Fraudulent “Harm-Reduction” Tobacco Research

Last week’s issue of Circulation includes a report that further fuels my tirade against the tobacco industry as a funder of “scientific” research. Tong & Glanz describe “how the tobacco industry initiated and funded scientific work to counter epidemiological and biological conclusions that secondhand smoke causes cardiovascular disease. The industry pursued this work initially to fight smoke-free regulations; later, the work also was done to promote allegedly “reduced-harm” products.”

The scientific consensus is that frequent exposure to secondhand smoke increases the risk of cardiovascular disease by 30%. The industry has gone so far as to attribute the effects on blood and vascular function to “an unproven epinephrine-related stress response from odor” … not the toxic smoke itself. After detailing the subtle and not so subtle shortcomings of tobacco-funded study designs, Tong & Glanz conclude that “industry interest in preserving corporate viability has affected the design and interpretation of their cardiovascular studies”.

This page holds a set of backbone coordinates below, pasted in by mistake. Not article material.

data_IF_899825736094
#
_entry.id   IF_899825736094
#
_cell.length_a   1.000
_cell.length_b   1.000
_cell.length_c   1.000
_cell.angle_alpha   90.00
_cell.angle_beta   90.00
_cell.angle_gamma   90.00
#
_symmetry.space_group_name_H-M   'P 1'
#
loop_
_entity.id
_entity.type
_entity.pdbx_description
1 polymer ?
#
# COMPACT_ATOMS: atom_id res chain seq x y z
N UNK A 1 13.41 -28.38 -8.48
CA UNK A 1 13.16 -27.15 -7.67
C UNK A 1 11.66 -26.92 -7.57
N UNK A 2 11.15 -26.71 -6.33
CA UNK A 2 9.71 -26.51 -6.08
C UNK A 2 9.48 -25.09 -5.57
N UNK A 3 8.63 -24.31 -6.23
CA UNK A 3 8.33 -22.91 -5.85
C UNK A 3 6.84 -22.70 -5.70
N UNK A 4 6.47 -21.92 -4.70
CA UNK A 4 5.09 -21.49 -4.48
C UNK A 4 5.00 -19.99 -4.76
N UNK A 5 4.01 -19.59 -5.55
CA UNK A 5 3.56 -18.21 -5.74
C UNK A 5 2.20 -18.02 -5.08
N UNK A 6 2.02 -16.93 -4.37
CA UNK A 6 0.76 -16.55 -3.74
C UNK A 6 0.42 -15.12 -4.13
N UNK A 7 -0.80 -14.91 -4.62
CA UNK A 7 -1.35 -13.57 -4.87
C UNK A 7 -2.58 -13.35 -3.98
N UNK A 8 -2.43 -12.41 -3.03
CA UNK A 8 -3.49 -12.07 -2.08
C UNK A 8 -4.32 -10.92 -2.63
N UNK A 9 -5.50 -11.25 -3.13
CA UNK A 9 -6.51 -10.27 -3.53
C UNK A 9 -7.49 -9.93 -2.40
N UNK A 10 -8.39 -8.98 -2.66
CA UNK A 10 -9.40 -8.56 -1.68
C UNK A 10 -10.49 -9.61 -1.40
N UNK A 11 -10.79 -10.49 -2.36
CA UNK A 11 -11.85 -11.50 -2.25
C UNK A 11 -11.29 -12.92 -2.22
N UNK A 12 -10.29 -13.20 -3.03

Specifically, they caution: “The question of whether cardiovascular disease effects, not just carcinogens, can be eliminated with the large number of chemicals in tobacco smoke must be on the forefront in the ongoing “reduced-harm” product debate, a debate that will intensify if the federal Food and Drug Association is granted authority to regulate tobacco products. The industry’s past and recent cardiovascular scientific activities indicate the need for great caution in current debates about future tobacco industry regulation and development of “reduced-harm” tobacco products.”

In commenting on this report, a spokesperson for Philip Morris USA stressed that the company continues to research ways to reduce the health risks from smoking, creating a $350 million center for research and technology in Richmond, Va. Oh joy.

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